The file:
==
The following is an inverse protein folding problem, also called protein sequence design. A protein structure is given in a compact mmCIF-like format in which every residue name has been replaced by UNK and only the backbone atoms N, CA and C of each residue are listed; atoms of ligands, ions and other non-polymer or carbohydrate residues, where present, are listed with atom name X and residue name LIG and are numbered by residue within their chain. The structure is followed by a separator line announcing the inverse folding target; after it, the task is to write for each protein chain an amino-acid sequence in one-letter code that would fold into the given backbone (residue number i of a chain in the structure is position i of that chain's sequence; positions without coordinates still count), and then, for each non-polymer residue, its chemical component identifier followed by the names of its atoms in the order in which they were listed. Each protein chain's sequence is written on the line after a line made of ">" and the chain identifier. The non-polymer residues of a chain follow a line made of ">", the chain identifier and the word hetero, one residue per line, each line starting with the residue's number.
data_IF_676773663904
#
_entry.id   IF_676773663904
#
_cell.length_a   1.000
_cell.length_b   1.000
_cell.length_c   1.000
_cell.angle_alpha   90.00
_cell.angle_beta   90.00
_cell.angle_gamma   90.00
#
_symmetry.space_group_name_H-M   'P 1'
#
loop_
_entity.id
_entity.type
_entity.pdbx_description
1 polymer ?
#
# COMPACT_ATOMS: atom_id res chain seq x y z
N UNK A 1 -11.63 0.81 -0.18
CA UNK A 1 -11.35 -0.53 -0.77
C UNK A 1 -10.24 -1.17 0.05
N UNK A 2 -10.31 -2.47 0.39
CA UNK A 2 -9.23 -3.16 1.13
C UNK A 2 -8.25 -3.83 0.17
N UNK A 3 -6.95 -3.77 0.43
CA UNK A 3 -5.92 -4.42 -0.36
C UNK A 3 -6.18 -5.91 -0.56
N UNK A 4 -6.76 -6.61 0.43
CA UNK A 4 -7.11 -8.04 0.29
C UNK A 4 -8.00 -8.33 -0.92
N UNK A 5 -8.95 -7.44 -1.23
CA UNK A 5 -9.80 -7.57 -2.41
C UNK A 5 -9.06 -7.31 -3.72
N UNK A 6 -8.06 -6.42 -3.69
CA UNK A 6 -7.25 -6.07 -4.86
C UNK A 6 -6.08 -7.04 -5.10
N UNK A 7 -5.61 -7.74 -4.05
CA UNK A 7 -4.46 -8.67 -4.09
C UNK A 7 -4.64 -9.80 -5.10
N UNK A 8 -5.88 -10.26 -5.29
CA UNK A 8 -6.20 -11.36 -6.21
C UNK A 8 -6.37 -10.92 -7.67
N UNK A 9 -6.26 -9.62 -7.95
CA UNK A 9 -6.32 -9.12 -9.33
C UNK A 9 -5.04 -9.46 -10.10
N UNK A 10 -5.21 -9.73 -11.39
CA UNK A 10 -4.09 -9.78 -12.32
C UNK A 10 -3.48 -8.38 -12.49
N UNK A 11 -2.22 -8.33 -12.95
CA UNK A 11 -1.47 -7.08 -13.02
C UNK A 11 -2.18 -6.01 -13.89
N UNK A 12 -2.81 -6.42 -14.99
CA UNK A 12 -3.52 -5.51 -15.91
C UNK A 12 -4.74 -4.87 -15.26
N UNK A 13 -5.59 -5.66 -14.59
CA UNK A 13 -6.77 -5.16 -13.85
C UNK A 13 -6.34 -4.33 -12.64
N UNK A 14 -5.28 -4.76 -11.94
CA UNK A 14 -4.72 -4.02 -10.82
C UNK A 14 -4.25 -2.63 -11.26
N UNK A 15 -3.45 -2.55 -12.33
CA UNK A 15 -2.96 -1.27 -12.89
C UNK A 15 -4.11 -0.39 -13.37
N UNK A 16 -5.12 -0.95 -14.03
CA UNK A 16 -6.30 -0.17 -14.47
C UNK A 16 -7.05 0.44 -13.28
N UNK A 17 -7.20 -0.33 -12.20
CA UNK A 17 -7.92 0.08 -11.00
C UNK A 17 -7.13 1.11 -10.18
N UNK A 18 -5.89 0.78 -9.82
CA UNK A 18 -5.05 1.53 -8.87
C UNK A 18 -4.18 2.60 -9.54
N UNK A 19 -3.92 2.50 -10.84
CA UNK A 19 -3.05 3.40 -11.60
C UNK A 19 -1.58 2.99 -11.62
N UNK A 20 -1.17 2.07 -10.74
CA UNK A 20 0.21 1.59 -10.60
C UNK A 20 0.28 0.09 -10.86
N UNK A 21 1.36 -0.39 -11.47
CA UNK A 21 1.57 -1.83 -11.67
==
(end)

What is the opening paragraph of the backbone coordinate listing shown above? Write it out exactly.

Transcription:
The following is an inverse protein folding problem, also called protein sequence design. A protein structure is given in a compact mmCIF-like format in which every residue name has been replaced by UNK and only the backbone atoms N, CA and C of each residue are listed; atoms of ligands, ions and other non-polymer or carbohydrate residues, where present, are listed with atom name X and residue name LIG and are numbered by residue within their chain. The structure is followed by a separator line announcing the inverse folding target; after it, the task is to write for each protein chain an amino-acid sequence in one-letter code that would fold into the given backbone (residue number i of a chain in the structure is position i of that chain's sequence; positions without coordinates still count), and then, for each non-polymer residue, its chemical component identifier followed by the names of its atoms in the order in which they were listed. Each protein chain's sequence is written on the line after a line made of ">" and the chain identifier. The non-polymer residues of a chain follow a line made of ">", the chain identifier and the word hetero, one residue per line, each line starting with the residue's number.